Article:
Sony DSC-P51 Review

By Movable Type Admin


Steve's Digicams

Sony Cyber-shot DSC-P51



Steve's Conclusion

The CyberShot DSC-P51 is a compact 2.0-megapixel digicam that delivers very good images. It is the little brother of the 3.2 MP  DSC-P71. The DSC- P51 has a 2x Zoom (41-82mm equivalent) and a stepless 3x digital zoom. The P71 has a 3x optical and a stepless 2x digital zoom for about $120 more than the approx. $279 street price of the P51. The P51 has the ability to record still images as well as movie clips without sound and features a number of exposure options even though it is basically an automated 'point -N- shoot' camera. The P51 can capture still images in up to 1600 x 1200 size in JPEG format. If printing 4x6" prints (or any standard "photo" size), you can select the 1600x1072(3:2 ratio) format which is the perfect ratio for non- cropped prints. When you want a smaller image select a size from 1280 x 960, 640 x 480 or 320x240.

The power source is 2-AA batteries. Sony includes two healthy 1750MAh NiMh AA size rechargeable batteries and the BC-CS1  13 hour Charger,  faster chargers are available optionally. I was happy to see that Sony is using standard AA size batteries to power the P51. Too many cameras these days use proprietary battery packs which are expensive and often obscure. It's nice to be able to use rechargeables or "off the shelf" batteries. There's a multitude of brands of NiMh AA size rechargeable batteries to choose from as well as fast AC or portable 12v chargers. In a pinch you can even use a set of one-use alkalines but they always end up in the local landfill. NiMh rechargeable cells are the way to go and will power this digicam for up to 90 minutes with the LCD display ON or recording one image every 3 seconds for about 1800 images with the LCD off according to Sony's specs. I found battery life when using the high-capacity 1750mAH NiMH was very good even when using the color LCD frequently to check the pictures.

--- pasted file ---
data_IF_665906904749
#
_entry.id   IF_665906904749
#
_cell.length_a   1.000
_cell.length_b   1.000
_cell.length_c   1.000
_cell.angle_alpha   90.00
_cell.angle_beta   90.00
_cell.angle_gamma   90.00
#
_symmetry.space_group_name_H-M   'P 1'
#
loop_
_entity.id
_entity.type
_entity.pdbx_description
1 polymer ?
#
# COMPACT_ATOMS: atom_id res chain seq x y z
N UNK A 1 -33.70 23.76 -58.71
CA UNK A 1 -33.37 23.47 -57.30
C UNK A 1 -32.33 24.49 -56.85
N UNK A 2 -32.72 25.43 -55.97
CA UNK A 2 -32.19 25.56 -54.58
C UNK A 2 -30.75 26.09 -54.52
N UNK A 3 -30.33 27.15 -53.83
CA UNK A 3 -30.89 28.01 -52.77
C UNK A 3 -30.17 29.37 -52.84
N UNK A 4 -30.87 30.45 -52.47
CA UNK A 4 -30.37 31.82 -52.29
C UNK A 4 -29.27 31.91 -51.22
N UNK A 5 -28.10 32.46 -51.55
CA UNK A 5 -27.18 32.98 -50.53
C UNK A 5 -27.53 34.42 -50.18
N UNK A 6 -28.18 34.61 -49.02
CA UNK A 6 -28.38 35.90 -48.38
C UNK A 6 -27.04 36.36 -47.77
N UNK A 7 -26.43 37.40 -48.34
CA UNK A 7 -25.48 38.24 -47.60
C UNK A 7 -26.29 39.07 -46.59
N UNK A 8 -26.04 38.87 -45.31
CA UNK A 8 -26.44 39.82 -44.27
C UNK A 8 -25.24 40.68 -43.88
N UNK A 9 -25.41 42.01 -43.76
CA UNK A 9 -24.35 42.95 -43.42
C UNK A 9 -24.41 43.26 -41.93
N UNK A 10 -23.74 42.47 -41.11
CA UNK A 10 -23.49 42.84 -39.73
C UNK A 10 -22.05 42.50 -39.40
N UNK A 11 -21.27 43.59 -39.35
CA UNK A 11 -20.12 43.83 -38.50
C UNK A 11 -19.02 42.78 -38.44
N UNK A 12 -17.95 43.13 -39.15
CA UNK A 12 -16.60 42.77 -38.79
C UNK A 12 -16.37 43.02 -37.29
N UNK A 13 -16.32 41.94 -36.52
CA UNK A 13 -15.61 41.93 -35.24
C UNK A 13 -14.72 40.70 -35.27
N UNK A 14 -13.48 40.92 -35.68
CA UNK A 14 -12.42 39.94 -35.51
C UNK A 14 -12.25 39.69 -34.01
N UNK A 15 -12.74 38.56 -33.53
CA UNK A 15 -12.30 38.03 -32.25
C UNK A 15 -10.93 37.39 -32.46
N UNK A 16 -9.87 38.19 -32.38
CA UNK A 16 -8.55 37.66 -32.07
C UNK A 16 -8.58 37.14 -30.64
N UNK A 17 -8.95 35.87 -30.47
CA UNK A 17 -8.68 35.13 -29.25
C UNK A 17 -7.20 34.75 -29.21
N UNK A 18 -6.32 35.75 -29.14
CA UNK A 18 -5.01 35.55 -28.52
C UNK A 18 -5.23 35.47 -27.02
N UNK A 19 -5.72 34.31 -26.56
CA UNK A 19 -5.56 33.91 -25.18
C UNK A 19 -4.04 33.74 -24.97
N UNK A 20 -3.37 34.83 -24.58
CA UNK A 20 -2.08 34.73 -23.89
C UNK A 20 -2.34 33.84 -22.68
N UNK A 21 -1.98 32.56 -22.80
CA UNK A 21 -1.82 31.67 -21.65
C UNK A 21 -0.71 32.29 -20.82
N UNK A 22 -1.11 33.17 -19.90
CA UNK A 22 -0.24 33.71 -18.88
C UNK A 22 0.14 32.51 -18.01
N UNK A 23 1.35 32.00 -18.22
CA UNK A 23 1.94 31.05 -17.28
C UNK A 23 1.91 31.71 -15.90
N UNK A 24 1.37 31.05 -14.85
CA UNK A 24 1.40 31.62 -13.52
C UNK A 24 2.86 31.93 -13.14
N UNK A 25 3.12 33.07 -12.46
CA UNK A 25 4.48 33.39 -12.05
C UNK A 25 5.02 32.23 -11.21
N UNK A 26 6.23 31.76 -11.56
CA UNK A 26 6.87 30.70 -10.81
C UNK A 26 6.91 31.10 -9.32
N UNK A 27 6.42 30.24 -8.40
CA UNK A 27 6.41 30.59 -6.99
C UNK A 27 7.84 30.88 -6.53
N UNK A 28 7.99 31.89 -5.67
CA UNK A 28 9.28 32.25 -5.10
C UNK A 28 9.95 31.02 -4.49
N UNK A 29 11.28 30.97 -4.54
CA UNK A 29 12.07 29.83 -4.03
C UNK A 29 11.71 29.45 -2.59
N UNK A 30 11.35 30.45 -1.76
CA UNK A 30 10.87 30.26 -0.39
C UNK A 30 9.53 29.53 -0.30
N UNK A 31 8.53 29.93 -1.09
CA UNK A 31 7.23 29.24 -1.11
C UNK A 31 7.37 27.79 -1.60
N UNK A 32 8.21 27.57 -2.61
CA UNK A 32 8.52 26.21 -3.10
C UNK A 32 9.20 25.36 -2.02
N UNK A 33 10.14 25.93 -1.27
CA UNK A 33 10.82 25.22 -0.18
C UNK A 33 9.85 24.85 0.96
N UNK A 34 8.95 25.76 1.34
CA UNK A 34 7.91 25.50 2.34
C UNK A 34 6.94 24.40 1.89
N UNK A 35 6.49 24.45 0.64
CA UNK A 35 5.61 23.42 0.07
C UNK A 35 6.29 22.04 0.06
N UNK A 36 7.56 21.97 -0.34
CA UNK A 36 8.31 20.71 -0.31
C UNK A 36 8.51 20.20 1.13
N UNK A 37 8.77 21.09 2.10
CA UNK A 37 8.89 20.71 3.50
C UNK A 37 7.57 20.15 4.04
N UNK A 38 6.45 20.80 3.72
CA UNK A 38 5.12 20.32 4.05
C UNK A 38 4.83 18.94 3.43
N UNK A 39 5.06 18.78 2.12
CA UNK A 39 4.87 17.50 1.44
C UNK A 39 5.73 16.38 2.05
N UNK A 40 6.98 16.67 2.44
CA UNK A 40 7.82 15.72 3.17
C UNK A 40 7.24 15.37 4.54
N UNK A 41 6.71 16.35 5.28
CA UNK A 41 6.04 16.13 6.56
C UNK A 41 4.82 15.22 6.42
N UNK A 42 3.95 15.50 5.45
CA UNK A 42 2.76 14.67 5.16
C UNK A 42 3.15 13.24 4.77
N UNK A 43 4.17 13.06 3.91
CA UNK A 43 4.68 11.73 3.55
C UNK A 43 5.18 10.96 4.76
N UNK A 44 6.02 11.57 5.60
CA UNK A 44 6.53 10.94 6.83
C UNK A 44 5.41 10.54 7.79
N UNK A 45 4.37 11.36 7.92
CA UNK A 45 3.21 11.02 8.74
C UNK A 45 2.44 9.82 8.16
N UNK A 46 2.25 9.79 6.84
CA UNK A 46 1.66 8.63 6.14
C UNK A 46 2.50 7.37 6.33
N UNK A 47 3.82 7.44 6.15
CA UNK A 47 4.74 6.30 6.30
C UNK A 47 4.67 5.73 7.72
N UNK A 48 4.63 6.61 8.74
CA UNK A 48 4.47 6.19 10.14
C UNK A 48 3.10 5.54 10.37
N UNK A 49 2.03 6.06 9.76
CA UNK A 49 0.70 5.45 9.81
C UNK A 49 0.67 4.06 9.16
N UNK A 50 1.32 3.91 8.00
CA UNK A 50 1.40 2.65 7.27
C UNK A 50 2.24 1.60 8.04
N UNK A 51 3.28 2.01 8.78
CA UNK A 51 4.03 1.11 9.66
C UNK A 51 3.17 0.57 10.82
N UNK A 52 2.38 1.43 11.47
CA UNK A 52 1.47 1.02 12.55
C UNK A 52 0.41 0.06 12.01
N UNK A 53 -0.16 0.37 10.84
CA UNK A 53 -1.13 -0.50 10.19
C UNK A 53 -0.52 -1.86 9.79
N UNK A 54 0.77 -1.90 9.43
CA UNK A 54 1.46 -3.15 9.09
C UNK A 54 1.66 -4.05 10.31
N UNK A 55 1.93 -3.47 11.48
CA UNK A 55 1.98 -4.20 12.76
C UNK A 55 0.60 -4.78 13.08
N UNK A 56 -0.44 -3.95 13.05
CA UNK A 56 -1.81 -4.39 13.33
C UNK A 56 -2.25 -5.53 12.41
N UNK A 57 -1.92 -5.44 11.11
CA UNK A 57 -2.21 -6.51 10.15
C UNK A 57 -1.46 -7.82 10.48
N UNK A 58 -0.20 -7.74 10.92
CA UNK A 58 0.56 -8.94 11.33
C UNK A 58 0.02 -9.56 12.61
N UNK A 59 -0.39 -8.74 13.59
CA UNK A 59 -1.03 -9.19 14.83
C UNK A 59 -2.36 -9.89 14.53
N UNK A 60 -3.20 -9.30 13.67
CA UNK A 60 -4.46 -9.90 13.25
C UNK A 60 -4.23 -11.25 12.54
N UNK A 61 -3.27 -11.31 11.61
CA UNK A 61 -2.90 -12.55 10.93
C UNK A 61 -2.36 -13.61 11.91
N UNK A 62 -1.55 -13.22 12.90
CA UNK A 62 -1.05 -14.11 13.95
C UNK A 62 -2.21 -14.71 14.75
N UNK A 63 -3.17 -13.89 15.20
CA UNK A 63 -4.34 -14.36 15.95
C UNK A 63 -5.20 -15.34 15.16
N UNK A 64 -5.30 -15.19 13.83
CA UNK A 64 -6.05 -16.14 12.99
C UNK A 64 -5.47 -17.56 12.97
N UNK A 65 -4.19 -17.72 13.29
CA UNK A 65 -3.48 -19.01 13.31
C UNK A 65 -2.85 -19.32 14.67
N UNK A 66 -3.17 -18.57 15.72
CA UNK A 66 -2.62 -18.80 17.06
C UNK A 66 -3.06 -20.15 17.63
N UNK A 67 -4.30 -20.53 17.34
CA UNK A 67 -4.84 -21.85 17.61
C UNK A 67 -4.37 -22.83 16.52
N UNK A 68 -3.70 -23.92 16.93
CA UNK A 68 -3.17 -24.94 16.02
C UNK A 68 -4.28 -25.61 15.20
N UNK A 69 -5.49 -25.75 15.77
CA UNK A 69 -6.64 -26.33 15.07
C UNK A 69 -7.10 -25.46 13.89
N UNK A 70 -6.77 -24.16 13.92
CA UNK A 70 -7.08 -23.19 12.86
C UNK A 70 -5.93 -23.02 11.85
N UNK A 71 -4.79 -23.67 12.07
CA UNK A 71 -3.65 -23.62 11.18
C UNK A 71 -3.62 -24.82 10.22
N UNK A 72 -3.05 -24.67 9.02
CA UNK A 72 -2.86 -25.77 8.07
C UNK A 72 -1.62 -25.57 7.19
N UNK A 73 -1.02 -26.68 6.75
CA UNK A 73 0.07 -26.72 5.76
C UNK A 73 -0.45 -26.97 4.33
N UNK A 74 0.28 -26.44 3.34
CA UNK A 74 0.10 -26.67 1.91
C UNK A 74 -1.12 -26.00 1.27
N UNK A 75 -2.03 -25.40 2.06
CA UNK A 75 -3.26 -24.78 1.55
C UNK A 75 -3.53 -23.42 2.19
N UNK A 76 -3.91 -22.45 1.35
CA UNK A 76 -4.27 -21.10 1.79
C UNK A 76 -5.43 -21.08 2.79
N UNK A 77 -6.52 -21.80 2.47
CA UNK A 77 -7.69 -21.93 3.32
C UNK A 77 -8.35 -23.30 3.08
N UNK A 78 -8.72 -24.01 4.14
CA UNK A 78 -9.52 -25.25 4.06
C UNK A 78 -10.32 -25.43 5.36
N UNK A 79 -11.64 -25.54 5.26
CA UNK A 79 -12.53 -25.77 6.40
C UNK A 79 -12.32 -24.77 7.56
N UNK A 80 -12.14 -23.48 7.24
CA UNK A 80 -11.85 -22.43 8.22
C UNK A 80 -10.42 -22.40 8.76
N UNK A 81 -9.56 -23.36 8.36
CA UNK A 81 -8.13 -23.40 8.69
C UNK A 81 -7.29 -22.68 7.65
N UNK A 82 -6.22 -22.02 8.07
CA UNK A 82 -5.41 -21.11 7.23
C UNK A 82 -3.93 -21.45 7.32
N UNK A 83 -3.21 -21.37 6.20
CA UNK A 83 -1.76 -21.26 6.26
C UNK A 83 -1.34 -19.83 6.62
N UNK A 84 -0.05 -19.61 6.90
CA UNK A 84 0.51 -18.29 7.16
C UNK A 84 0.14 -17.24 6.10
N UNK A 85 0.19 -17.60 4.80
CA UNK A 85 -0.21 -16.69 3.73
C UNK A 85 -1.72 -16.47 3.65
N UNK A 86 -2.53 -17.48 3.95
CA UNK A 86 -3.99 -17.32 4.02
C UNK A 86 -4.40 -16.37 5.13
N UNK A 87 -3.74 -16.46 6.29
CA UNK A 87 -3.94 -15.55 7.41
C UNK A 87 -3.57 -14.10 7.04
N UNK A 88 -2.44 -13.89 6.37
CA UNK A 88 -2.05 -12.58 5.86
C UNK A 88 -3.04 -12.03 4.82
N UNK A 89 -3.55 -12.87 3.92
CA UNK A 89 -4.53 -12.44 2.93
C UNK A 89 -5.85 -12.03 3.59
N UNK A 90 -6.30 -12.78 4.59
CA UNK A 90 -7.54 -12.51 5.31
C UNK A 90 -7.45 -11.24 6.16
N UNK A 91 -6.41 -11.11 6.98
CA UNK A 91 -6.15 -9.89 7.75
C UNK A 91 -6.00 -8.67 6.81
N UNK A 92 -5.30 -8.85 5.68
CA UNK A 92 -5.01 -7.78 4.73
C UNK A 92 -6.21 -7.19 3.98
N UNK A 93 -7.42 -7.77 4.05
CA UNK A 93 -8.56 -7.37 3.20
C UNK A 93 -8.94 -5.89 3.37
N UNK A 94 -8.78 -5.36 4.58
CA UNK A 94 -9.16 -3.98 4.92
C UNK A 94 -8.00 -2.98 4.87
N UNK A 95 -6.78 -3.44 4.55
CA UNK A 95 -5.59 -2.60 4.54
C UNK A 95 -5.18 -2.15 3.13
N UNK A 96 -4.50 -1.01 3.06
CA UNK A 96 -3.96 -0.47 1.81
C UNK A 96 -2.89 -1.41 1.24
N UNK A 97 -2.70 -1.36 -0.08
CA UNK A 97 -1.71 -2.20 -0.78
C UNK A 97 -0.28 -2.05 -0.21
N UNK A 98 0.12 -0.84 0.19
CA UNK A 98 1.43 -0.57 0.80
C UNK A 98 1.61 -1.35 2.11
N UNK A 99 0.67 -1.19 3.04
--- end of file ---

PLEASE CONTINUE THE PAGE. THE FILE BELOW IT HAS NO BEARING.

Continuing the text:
I had my doubts about the Memory Stick modules when they first appeared but they are now plentiful, larger in capacity (up to 128mb as of 09/2002) and have been reduced in price numerous times. Memory Sticks are slower at Read/Write operations than CompactFlash but Sony still promises performance improvements with the larger cards coming in the near future. I find the inclusion of an 16 MB Sony Memory Stick only a 'starter card' as it has the capacity of about 17 images (1600x1200-fine, averaging 860,000 bytes per image) or one 20 second movie clip. The P51 has Video output NTSC/PAL (switchable) which allows connection to a TV for "slide shows "(cable included.) In any event, it is a must in my book to get an extra set of batteries and the biggest card(s) available as it is a lot more fun to shoot a bunch and later pick the best to print than it is to worry about batteries and available storage.

The P51 is equipped with a 2x Zoom, 6.3 to 12.6mm (41 to 82mm equivalent), lens with a not too fast F3.8 maximum aperture which makes it an average performer in low-light situations. The F2.8 max. aperture of the DSC-P71 makes it better than average in low light. What Sony does include is the focus assist illuminator which, in low light, allows the camera to 'see' to focus. This is a feature that is becoming an industry standard and Sony has been one of the pioneers. A continuous focus down to about 4 inches (10cm) allows you to shoot close ups of small objects. The lens exhibits the usual amount of optical distortion as most in its class and there's mild barrel distortion in full wide angle. When you turn off the camera the zoom lens ratchets into the camera and the built-in lens cap closes automatically. It is recessed from the front of the camera amply to prevent damage to the lens or the cover itself. This is less troublesome than other lens covering designs.